With little to no advance warning, U2 released its first studio album in more than five years today. Ordinarily, this sort of announcement by one of the rock world’s biggest bands would be massive news, on par with a secret album release by anyone not named Beyoncé. And yet even though the band’s long-gestating new music is already in your iTunes whether you like it or not, you have likely heard about the stealth album drop only in connection with Apple, and then as the third item of news at best. U2 allowed itself to be upstaged by bigger iPhones and an Apple Watch.
Cellphones are becoming the new album launch platforms of choice, of course. Just last year, Jay Z dropped Magna Carta Holy Grail, which came with Samsung's new Galaxy phones. But unlike today’s surprise, that marketing ploy worked much better for Jay-Z — in part thanks to a preview video, anticipation for the launch centered around the release of Magna Carta Holy Grail. Samsung, more in need of cool than Apple, got attention that it doesn't normally receive for a launch too. A win-win.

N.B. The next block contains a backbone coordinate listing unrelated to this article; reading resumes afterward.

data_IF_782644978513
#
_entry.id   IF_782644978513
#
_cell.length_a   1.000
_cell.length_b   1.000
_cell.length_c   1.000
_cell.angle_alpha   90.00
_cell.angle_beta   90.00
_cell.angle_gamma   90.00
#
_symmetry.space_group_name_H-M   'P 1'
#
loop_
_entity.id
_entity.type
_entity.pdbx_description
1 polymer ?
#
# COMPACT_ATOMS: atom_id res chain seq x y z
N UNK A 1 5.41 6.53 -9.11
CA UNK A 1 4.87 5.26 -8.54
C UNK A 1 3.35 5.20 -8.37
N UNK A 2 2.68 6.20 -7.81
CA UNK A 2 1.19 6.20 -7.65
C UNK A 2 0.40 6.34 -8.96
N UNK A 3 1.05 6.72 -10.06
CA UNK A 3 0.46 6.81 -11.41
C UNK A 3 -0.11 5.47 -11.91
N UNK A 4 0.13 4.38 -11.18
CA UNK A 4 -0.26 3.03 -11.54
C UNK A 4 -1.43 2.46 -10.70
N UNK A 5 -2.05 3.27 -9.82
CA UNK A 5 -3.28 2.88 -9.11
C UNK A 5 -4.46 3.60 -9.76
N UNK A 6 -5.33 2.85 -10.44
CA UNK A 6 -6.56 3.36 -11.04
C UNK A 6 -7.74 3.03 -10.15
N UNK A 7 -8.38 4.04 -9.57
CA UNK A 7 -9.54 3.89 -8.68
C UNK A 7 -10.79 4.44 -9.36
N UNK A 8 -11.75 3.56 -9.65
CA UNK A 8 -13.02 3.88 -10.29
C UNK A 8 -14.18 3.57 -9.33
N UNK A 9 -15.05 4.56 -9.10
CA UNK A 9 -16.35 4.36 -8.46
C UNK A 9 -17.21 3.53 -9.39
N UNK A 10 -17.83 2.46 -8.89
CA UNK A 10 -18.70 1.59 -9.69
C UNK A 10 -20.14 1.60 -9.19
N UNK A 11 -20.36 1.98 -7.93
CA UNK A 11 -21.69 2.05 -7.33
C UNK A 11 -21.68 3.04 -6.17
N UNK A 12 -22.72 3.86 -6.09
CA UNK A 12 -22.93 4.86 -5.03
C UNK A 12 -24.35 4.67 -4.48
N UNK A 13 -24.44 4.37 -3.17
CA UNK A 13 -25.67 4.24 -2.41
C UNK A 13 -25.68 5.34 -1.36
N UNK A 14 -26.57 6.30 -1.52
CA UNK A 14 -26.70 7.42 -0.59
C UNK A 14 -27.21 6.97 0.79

Apple, on the other hand, doesn't really need U2 anymore. It was kind of a big deal when they teamed up back in the iPod days, but since the launch of the iPhone, the company’s new product announcements have been the most anticipated events of the tech world, and the buildup for this one was bigger than usual thanks to iWatch rumors. But at the release of the U2 iPod in 2004, Interscope Chairman Jimmy Iovine (now an Apple employee via the Beats deal, of course) said, "U2 and Apple have a special relationship where they can start to redefine the music business." Translation: Back then, Apple thought that their partnership with U2 kept iTunes "cool with the kids." It seems more like the roles have reversed now, and U2 thinks it needs Apple to stay hip in 2014. So what have we learned here? A big brand sponsoring your album release: cool. A surprise release of a big album: also cool. Trying to do both at once? Not so cool.